Monday, February 1, 2021

Ando Encore

“Show us something different from the last one” was my only request to Chef Agustin when we visited his restaurant Ando for a second time within a month. We were here during the Christmas week last time with their festive menu, so we were glad to come back so soon for more new dishes by the talented team. 

This time we came on a Friday afternoon at the peak hour, so no surprise the place was packed with every table filled – something we were more than happy to see. This time we were seated right in front of the open kitchen – giving us unobstructed view with all actions happening inside with Agustin and his sous chef Luis manning the kitchen pass by the counter. 

We started with beef tartare, something seemingly straight forward but there were subtle twists in this amuse-bouche course. The chopped Angus beef was aged, giving it good meaty flavor. On top there were the fried shallots and Kristal caviar – former for the texture, latter for the texture and the mineral flavor. The beef was slightly marinated with citrus juice but rather than it being overly acidic like most people do with this dish, I got more of the zesty flavor which I thought was more balanced. Rounding all up were the kombu juice and chive oil at the bottom. 

Second course was a repeat from last time but not without some finer adjustments. The “Chawanmushi” was served with chopped morcilla (Spanish blood sausage) on top – but this time, the baby perilla leave on top gave it a slightest hint of grassy taste and tingling feel on the tongue, and I thought the egg custard was done softer than the one we tasted. Next was chef’s take on a ceviche-style dish but much modified. Thick slices of hamachi (yellowtail) was served with leche de tigre, pickled baby paprika and coriander. Like the beef tartare in the beginning, the acidity flavor that usually came with ceviche was held back, and instead there’s a touch of spices and the refreshing cilantro taste that worked well with the lightly cured hamachi. I love the presentation too – full of colors and served in a nice glass plate. 

The most elaborate bread course in town made the appearance next, and this time I love the seaweed bread and the bottarga whipper butter pairing the most. Continuing with the theme, our next course was lobster, with the succulent piece of blue lobster tail served with soba noodles underneath with a generous portion of the XO bisque sauce, taking in all the creaminess and rich flavor. That’s followed by the Kinmedai, the Japanese goldeneye snapper, slow-cooked and served with classic romesco sauce underneath and julienned daikon on the side. I thought the dish best showcased Chef Agustin’s culinary philosophy of integrating ingredients from this part of the world with Hispanic cooking style – I guess that’s what he meant by “Medio Mundo” (Half World) as it’s written on the menu.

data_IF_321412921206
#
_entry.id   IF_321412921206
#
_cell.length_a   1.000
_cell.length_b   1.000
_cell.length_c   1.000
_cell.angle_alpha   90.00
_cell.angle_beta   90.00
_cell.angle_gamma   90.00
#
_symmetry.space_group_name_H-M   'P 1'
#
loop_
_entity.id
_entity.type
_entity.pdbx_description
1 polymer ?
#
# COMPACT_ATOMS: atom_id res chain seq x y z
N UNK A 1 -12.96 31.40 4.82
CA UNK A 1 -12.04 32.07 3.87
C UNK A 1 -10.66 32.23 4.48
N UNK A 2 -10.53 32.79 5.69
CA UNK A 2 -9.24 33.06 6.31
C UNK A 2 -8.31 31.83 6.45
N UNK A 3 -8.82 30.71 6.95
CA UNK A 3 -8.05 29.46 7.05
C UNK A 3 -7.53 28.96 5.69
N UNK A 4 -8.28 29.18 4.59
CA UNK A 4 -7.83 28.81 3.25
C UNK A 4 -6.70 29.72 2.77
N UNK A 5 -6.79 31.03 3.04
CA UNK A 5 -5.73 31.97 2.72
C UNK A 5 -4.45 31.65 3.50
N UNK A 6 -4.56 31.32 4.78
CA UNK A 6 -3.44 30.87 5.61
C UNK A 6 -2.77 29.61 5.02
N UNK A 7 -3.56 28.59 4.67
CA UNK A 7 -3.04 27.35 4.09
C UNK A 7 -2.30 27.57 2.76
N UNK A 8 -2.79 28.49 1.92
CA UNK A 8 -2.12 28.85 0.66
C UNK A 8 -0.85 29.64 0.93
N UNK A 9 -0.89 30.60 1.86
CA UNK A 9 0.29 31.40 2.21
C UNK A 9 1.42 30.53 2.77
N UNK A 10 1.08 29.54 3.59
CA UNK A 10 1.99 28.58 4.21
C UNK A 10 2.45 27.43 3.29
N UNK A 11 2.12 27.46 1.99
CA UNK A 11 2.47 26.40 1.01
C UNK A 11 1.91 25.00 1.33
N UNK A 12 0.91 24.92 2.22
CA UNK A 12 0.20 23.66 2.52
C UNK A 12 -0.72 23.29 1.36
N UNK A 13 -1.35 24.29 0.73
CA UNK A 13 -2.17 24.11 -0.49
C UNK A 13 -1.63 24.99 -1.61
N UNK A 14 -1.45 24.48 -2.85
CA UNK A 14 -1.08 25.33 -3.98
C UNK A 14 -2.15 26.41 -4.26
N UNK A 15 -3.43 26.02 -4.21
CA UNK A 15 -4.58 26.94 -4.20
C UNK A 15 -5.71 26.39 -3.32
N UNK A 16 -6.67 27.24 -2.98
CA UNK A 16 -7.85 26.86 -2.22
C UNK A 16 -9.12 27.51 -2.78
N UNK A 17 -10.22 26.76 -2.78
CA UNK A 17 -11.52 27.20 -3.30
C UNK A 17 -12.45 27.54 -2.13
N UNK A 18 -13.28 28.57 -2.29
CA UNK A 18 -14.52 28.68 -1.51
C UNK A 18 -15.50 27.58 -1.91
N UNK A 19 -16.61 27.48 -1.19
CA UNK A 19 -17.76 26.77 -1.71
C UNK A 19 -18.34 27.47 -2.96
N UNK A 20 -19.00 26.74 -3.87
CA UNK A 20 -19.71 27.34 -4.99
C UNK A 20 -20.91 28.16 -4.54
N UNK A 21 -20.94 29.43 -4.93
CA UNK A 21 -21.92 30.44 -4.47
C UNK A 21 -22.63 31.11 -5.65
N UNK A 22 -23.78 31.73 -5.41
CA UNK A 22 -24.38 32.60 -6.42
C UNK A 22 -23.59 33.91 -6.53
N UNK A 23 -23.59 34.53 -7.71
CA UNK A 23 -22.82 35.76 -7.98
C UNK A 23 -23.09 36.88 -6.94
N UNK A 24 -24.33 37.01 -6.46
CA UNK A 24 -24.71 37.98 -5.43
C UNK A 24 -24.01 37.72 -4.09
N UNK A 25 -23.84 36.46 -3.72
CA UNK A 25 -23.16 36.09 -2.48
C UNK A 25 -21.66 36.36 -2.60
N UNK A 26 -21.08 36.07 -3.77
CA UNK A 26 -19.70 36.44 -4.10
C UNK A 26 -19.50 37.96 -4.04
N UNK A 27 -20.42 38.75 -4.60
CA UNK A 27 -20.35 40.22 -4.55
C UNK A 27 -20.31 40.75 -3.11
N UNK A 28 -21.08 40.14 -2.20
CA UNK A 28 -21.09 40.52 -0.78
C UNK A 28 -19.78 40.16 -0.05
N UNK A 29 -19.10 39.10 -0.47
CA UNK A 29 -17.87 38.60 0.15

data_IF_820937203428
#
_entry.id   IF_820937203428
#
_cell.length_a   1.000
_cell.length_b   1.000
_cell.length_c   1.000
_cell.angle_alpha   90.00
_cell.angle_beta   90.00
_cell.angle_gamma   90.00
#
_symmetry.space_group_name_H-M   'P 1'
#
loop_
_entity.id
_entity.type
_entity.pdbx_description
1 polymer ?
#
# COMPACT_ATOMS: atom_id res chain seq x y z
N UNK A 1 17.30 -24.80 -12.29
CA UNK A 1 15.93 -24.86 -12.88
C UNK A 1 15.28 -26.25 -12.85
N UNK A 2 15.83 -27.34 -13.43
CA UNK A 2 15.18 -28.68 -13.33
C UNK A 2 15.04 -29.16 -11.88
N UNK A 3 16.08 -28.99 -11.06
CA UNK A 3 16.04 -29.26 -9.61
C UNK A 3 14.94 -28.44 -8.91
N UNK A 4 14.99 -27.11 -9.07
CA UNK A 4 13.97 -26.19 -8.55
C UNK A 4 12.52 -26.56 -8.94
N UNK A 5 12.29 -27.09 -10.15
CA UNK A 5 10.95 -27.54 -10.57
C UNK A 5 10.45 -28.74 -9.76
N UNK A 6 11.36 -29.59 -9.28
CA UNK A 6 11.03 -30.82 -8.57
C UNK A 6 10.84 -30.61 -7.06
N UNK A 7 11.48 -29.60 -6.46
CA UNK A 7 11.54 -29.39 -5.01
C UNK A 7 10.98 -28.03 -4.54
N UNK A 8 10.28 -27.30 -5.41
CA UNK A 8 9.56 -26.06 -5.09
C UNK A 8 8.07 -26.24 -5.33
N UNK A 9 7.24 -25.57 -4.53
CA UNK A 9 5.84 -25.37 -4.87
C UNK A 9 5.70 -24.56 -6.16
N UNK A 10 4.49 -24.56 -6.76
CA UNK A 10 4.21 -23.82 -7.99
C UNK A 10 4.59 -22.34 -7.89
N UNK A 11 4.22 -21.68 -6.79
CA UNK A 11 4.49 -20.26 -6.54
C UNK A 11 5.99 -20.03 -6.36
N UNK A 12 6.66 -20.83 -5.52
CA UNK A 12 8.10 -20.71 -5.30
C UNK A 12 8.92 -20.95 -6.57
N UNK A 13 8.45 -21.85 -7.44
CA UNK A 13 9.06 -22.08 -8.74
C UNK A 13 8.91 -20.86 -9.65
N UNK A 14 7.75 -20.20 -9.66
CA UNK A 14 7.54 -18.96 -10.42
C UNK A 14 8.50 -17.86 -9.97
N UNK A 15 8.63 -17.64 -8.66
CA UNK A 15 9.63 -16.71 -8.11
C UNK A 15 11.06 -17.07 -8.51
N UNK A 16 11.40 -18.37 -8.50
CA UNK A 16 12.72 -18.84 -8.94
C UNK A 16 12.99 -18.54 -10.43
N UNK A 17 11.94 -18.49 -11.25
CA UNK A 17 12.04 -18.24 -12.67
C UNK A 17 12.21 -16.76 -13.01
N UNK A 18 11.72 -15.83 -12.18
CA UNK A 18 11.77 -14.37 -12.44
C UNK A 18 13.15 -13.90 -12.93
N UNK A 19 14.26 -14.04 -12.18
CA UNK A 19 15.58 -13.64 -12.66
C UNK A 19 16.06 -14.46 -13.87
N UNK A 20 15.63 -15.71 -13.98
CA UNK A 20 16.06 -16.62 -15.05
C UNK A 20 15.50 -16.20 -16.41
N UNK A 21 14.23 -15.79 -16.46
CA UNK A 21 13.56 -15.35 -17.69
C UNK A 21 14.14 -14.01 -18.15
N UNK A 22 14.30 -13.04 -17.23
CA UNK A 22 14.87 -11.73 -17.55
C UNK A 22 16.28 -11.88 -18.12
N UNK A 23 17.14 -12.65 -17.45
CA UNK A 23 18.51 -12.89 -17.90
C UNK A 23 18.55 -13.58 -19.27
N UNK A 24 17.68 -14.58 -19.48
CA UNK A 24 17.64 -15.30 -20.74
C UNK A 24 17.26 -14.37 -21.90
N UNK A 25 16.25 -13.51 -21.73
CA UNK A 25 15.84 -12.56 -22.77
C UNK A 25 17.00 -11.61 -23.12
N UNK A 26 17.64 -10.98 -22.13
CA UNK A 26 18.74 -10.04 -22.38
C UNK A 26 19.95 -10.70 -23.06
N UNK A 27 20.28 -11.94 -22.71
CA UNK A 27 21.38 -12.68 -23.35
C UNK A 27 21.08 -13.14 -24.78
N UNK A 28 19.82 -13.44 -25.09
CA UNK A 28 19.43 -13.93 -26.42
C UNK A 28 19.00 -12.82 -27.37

The same theme continued in our main course of beef but represented in a slightly different style. The piece of fatty and flavorful Kumamoto wagyu was served with parsnip puree, truffle jus reduction sauce, chestnut mushrooms, horenso (Japanese spinach) and more Perigord truffles shaved on top by Julien the restaurant manager at our table. But there’s something more in the sauce, with the taste of smoked sardine came out of it later on, for a touch of mineral umami flavor. Caldoso was our last savory course – while it’s similar to the last one we had with baby squids being the main ingredients, this time I thought the broth has more of the Cecina (air-dried meat) flavor to it. So good that we asked for a second serving. 

Two desserts were served in addition to the mignadrises at the end. I particularly loved the wagashi piece,  with coffee icecream and whisky jelly encased in the Nerikiri-style sweets – another impressive presentation by Chef Joanna with the perfect balance of sweetness. 

We enjoyed the wine pairing for this afternoon too, starting with a Junmai Ginjo from Gifu Prefecture – dry with a pleasant bouquet of aroma and some clean, sweet peach/honeydew taste on the palate. For our seafood courses, we went with the glass of white wine from the Spanish Pyrenees region made from the indigenous Xarello grapes. But it did remind me of a Grand Cru Chablis with white flower aroma, powerful minerals and some ripe citrus taste. Our last glass was an interesting one, with the Japanese “rice whisky” undergoing the similar distilling process of grain and malt whisky but using rice as ingredient, first undergoing fermentation like sake production before distilled and stored in sherry cask. Much milder in alcohol and none of the peaty flavor, but retained a slight hint of smoke and woody taste. Worked well with the caldoso with the rich broth. 

(Meal was by invitation and a big congratulations to Chef Agustin and his team for the restaurant's first Michelin star announced just a few days ago!) 

When? January 22 2021
Where? Ando, 1/F, Somptueux Central, 52 Wellington St, Central
Menu Highlights? Risas del Jardin – Wagyu, Horenso, Parsnip, Smoked Sardine, Perigord Truffles
Renjisi Junmai Ginjo Jikagumi Muruka Nama Genshu, Hayashi Honten, Gifu Prefecture
(百十郎 純米吟醸 直汲み無濾過生原酒 - 岐阜県林本店)
2017 Enric Soler Nun Vinya Dels Taus, D.O. Penedes
Ito Sherry Cask Brewed Unblended Whisky - Koyama Honke Shuzo
(絲 ito したシェリー樽熟成特別原酒 - 小山本家酒造)

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